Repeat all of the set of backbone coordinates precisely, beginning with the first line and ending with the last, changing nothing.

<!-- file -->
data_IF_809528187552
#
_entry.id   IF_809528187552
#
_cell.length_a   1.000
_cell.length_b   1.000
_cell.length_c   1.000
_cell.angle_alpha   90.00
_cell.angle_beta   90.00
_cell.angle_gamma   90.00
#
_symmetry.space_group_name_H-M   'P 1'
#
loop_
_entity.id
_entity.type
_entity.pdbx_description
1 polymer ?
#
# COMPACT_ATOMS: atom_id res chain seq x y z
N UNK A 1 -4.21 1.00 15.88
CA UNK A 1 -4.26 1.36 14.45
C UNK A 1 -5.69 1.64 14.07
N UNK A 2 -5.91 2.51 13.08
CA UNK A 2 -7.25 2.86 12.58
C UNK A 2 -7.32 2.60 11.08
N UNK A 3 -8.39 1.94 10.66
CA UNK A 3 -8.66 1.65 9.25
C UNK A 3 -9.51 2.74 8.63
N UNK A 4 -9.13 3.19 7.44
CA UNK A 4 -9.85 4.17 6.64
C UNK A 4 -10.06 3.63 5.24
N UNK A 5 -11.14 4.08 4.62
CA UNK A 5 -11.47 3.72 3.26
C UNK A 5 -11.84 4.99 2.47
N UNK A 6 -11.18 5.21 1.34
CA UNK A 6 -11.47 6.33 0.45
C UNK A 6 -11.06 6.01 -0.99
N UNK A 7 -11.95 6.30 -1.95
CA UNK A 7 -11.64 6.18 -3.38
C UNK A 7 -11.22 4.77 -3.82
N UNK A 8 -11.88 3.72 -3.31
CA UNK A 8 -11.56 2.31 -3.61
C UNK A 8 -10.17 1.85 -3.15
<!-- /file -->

data_IF_809528187552
#
_entry.id   IF_809528187552
#
_cell.length_a   1.000
_cell.length_b   1.000
_cell.length_c   1.000
_cell.angle_alpha   90.00
_cell.angle_beta   90.00
_cell.angle_gamma   90.00
#
_symmetry.space_group_name_H-M   'P 1'
#
loop_
_entity.id
_entity.type
_entity.pdbx_description
1 polymer ?
#
# COMPACT_ATOMS: atom_id res chain seq x y z
N UNK A 1 -4.21 1.00 15.88
CA UNK A 1 -4.26 1.36 14.45
C UNK A 1 -5.69 1.64 14.07
N UNK A 2 -5.91 2.51 13.08
CA UNK A 2 -7.25 2.86 12.58
C UNK A 2 -7.32 2.60 11.08
N UNK A 3 -8.39 1.94 10.66
CA UNK A 3 -8.66 1.65 9.25
C UNK A 3 -9.51 2.74 8.63
N UNK A 4 -9.13 3.19 7.44
CA UNK A 4 -9.85 4.17 6.64
C UNK A 4 -10.06 3.63 5.24
N UNK A 5 -11.14 4.08 4.62
CA UNK A 5 -11.47 3.72 3.26
C UNK A 5 -11.84 4.99 2.47
N UNK A 6 -11.18 5.21 1.34
CA UNK A 6 -11.47 6.33 0.45
C UNK A 6 -11.06 6.01 -0.99
N UNK A 7 -11.95 6.30 -1.95
CA UNK A 7 -11.64 6.18 -3.38
C UNK A 7 -11.22 4.77 -3.82
N UNK A 8 -11.88 3.72 -3.31
CA UNK A 8 -11.56 2.31 -3.61
C UNK A 8 -10.17 1.85 -3.15